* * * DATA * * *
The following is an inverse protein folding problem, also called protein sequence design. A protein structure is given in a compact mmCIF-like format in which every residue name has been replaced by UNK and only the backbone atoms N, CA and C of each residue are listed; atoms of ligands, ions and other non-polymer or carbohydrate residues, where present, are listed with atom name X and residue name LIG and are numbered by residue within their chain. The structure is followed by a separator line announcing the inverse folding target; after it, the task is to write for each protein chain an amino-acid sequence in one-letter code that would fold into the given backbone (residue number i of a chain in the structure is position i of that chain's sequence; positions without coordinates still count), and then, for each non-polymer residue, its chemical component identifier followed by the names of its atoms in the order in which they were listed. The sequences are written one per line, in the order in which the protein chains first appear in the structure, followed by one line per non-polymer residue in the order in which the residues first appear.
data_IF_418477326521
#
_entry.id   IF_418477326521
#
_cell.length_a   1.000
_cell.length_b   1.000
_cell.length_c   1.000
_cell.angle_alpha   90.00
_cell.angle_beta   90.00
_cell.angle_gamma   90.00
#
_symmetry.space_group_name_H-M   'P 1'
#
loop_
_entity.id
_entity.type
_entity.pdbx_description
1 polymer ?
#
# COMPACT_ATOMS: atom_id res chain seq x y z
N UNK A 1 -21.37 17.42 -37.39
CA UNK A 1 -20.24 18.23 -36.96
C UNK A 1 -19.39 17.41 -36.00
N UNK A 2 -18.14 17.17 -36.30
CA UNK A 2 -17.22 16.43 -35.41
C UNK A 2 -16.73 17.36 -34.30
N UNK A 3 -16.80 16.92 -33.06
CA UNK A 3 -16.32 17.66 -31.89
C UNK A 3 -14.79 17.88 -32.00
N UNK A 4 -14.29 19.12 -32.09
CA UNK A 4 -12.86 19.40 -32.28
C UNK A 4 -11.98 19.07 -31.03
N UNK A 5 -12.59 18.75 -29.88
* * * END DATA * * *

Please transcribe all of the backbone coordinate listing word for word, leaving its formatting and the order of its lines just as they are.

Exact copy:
The following is an inverse protein folding problem, also called protein sequence design. A protein structure is given in a compact mmCIF-like format in which every residue name has been replaced by UNK and only the backbone atoms N, CA and C of each residue are listed; atoms of ligands, ions and other non-polymer or carbohydrate residues, where present, are listed with atom name X and residue name LIG and are numbered by residue within their chain. The structure is followed by a separator line announcing the inverse folding target; after it, the task is to write for each protein chain an amino-acid sequence in one-letter code that would fold into the given backbone (residue number i of a chain in the structure is position i of that chain's sequence; positions without coordinates still count), and then, for each non-polymer residue, its chemical component identifier followed by the names of its atoms in the order in which they were listed. The sequences are written one per line, in the order in which the protein chains first appear in the structure, followed by one line per non-polymer residue in the order in which the residues first appear.
data_IF_418477326521
#
_entry.id   IF_418477326521
#
_cell.length_a   1.000
_cell.length_b   1.000
_cell.length_c   1.000
_cell.angle_alpha   90.00
_cell.angle_beta   90.00
_cell.angle_gamma   90.00
#
_symmetry.space_group_name_H-M   'P 1'
#
loop_
_entity.id
_entity.type
_entity.pdbx_description
1 polymer ?
#
# COMPACT_ATOMS: atom_id res chain seq x y z
N UNK A 1 -21.37 17.42 -37.39
CA UNK A 1 -20.24 18.23 -36.96
C UNK A 1 -19.39 17.41 -36.00
N UNK A 2 -18.14 17.17 -36.30
CA UNK A 2 -17.22 16.43 -35.41
C UNK A 2 -16.73 17.36 -34.30
N UNK A 3 -16.80 16.92 -33.06
CA UNK A 3 -16.32 17.66 -31.89
C UNK A 3 -14.79 17.88 -32.00
N UNK A 4 -14.29 19.12 -32.09
CA UNK A 4 -12.86 19.40 -32.28
C UNK A 4 -11.98 19.07 -31.03
N UNK A 5 -12.59 18.75 -29.88